In a landmark move, President Joe Biden signed a significant executive order on Monday, introducing sweeping regulations for artificial intelligence (AI) in the United States. The lengthy executive order sets new standards on security and privacy protections for AI, with potentially far-reaching impacts on companies and developers like Microsoft Corp., Amazon.com Inc., and Alphabet Inc.’s Google.
These companies are now required to put their AI models through rigorous safety tests and submit the results to the government before public release. The order leverages the U.S. government’s position as a top customer for big tech companies to vet technology with potential national or economic security risks, as well as health and safety concerns.
“This executive order sends a critical message: that AI used by the United States government will be responsible AI,” said International Business Machines Corp. Chairman and CEO Arvind Krishna.
The new initiative also creates infrastructure for watermarking standards for AI-generated content, such as audio or images, commonly referred to as “deepfakes.” The Commerce Department is asked to help develop measures to counter public confusion about authentic content.
Biden’s directive precedes a trip by Vice President Kamala Harris and industry leaders to attend a U.K.-hosted summit on AI risks. This will give Harris a U.S. plan to present on the world stage. The U.S. has set aside $1.6 billion in fiscal 2023 for AI, a number expected to increase with further details from the military.
In addition to addressing security and privacy concerns, Biden’s executive order also called for guidance to safeguard Americans from algorithmic bias in housing, government benefits programs, and federal contractors. The Justice Department has been directed to establish best practices for investigating and prosecuting such civil rights violations related to AI.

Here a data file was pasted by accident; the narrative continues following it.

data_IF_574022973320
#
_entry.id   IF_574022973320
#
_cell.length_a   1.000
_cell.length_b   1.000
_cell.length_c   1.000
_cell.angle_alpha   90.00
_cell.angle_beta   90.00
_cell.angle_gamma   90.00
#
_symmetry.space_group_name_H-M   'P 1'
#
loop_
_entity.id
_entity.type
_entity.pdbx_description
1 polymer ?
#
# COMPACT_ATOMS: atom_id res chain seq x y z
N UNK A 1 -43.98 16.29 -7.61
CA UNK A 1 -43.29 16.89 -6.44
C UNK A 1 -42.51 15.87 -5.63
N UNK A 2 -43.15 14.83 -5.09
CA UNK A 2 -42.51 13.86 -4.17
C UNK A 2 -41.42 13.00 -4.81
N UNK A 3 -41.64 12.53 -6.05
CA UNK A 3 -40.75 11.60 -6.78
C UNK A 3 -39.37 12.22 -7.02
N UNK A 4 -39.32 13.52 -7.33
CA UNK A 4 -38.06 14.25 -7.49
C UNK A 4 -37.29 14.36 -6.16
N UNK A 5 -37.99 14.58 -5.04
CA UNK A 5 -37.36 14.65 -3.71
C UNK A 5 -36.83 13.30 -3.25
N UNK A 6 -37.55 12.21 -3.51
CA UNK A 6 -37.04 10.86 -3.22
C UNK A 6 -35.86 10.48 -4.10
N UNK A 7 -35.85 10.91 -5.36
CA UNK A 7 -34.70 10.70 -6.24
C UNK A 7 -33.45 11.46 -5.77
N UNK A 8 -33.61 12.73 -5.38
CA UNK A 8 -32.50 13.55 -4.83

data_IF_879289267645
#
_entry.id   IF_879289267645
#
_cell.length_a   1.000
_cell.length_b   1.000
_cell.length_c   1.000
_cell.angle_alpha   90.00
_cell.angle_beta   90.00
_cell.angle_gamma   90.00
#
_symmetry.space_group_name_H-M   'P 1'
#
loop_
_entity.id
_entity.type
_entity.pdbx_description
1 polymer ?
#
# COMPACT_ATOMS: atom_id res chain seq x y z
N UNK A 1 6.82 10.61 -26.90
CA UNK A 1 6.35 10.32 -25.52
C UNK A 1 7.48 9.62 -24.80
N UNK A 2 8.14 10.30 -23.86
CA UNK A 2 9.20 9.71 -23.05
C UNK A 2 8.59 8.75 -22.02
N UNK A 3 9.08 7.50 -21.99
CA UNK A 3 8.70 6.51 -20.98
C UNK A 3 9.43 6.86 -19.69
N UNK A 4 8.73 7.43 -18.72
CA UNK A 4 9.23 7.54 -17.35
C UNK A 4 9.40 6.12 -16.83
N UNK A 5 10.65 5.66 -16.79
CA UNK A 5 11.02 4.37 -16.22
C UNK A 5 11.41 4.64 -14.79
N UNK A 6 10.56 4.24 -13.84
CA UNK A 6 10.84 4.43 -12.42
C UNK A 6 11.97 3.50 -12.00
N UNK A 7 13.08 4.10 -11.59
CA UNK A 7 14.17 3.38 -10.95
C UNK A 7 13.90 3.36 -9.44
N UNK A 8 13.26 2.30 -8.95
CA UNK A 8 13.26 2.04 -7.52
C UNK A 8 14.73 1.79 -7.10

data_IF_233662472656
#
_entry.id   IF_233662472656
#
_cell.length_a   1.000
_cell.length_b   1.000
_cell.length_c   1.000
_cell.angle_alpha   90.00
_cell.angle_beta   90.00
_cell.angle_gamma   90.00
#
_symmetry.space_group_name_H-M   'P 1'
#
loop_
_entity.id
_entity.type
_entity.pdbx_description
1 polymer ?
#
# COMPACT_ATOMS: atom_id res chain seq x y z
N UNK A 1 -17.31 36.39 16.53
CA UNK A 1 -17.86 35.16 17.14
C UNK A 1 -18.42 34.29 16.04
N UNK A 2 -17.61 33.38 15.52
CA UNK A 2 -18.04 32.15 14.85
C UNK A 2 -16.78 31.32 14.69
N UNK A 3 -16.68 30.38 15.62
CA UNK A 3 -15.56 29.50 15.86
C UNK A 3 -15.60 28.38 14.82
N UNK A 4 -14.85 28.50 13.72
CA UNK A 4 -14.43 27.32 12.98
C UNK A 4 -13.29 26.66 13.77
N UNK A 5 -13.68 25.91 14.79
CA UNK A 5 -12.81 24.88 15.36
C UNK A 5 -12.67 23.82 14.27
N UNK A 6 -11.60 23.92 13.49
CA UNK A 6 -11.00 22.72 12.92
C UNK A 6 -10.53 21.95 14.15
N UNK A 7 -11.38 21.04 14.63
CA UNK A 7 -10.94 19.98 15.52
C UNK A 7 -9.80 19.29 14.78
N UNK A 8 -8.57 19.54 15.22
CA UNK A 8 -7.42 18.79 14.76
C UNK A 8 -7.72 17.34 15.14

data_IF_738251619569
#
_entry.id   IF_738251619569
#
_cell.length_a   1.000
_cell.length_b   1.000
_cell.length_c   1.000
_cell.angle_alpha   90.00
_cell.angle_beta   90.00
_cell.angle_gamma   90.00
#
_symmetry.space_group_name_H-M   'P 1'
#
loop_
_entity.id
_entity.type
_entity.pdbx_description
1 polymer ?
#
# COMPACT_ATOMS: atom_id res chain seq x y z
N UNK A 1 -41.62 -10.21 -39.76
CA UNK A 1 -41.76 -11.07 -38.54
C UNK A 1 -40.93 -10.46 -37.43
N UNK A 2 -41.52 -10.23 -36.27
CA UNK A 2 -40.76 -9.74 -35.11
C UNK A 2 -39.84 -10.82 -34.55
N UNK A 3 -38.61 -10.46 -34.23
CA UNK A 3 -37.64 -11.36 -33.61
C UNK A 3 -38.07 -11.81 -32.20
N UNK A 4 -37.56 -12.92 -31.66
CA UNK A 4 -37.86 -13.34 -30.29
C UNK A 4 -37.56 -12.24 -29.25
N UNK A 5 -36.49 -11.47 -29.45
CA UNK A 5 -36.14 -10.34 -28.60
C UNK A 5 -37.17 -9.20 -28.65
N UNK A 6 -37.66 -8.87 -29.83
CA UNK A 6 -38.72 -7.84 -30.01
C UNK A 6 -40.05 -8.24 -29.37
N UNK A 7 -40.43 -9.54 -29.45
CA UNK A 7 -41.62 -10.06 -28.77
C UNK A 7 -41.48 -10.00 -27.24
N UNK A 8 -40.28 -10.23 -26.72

The order also addresses immigration, asking officials to lessen visa requirements for overseas talent seeking to work at American AI companies.
Among the highlights of Biden’s executive order are the creation of a dedicated job portal hosted at AI.gov to attract more AI experts and researchers into government, as well as a new training program aiming to produce 500 AI researchers by 2025.
Microsoft views the order as “another critical step forward in the governance of AI technology,” said Vice Chairman and President Brad Smith.
While Biden has made significant strides in regulating AI, Congress may go further, with Senate Majority Leader Chuck Schumer calling for the U.S. to spend at least $32 billion in the coming years to boost AI research and development.
This executive order represents the U.S. government’s most robust advancement of AI regulation to date. Biden has also called on lawmakers to pass privacy legislation, though his position on comprehensive regulation of AI by Congress remains to be seen.